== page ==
Browse views: by Year, by Function, by GLF, by Subfunction, by Conference, by Journal

Structure-guided combination therapy to potently improve the function of mutant CFTRs

Veit, Guido and Dreano, Elise and Avramescu, Radu and Bagdany, Miklos and Beitel, Lenore and Roldan, Ariel and Hancock, Mark and Lay, Cecilia and Li, Wei and Morin, Katie and Gao, Sandra and Puiying, Mak and Ainscow, Edward and Orth, Anthony and McNamara, Peter and Edelman, Aleksander and Frenkiel, Saul and Matouk, Elias and Sermet-Gaudelus, Isabelle and Barnes, William and Lukacs, Gergely (2018) Structure-guided combination therapy to potently improve the function of mutant CFTRs. Nature Medicine.

Abstract

Available drugs are unable to effectively rescue the folding defects in vitro and ameliorate the clinical-phenotype of cystic fibrosis (CF), caused by deletion of F508 (ΔF508 or F508del) and some point mutations in the CF transmembrane conductance regulator (CFTR), a plasma membrane (PM) anion channel. To overcome the corrector efficacy ceiling, here we show that compounds targeting distinct structural defects of CFTR can synergistically rescue mutants expression and function at the PM. High throughput cell-based screens and mechanistic analysis identified three small-molecule series that target defects at the nucleotide binding domain (NBD1), NBD2 and their membrane spanning domains (MSDs) interfaces. While individually these compounds marginally improve ΔF508-CFTR folding efficiency, function, and stability, their combinations lead to ~50-100% of wild type-level correction in immortalized and primary human airway epithelia, and in mouse nasal epithelia. Likewise, corrector combinations were effective for rare missense mutations in various CFTR domains, probably acting via structural allostery, suggesting a mechanistic framework for their broad application.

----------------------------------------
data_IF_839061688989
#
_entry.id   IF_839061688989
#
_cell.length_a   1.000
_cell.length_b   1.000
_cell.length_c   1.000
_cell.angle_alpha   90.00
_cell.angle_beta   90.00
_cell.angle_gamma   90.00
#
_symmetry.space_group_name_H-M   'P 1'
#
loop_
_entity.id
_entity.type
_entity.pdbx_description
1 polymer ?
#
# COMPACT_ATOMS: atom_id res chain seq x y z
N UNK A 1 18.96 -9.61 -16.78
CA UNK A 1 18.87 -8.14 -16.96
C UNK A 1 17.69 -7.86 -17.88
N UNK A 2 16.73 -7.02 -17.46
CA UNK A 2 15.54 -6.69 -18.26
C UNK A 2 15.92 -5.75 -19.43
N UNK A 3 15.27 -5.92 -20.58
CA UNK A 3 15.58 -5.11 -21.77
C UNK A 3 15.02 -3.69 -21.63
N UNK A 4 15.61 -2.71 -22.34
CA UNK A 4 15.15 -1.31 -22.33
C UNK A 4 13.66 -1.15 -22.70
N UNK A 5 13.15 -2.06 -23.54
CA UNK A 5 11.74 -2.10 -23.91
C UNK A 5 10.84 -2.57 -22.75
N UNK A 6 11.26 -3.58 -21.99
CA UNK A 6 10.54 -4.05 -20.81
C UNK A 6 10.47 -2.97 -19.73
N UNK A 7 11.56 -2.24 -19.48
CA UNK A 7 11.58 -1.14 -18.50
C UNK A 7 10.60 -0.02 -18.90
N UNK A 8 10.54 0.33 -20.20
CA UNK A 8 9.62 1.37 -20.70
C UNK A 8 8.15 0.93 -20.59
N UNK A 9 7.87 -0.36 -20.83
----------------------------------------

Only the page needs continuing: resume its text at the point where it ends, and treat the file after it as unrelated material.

Item Type: Article
Date Deposited: 30 Oct 2018 00:45
Last Modified: 30 Oct 2018 00:45
URI: https://oak.novartis.com/id/eprint/37480

Search

Email Alerts

Register with OAK to receive email alerts for saved searches.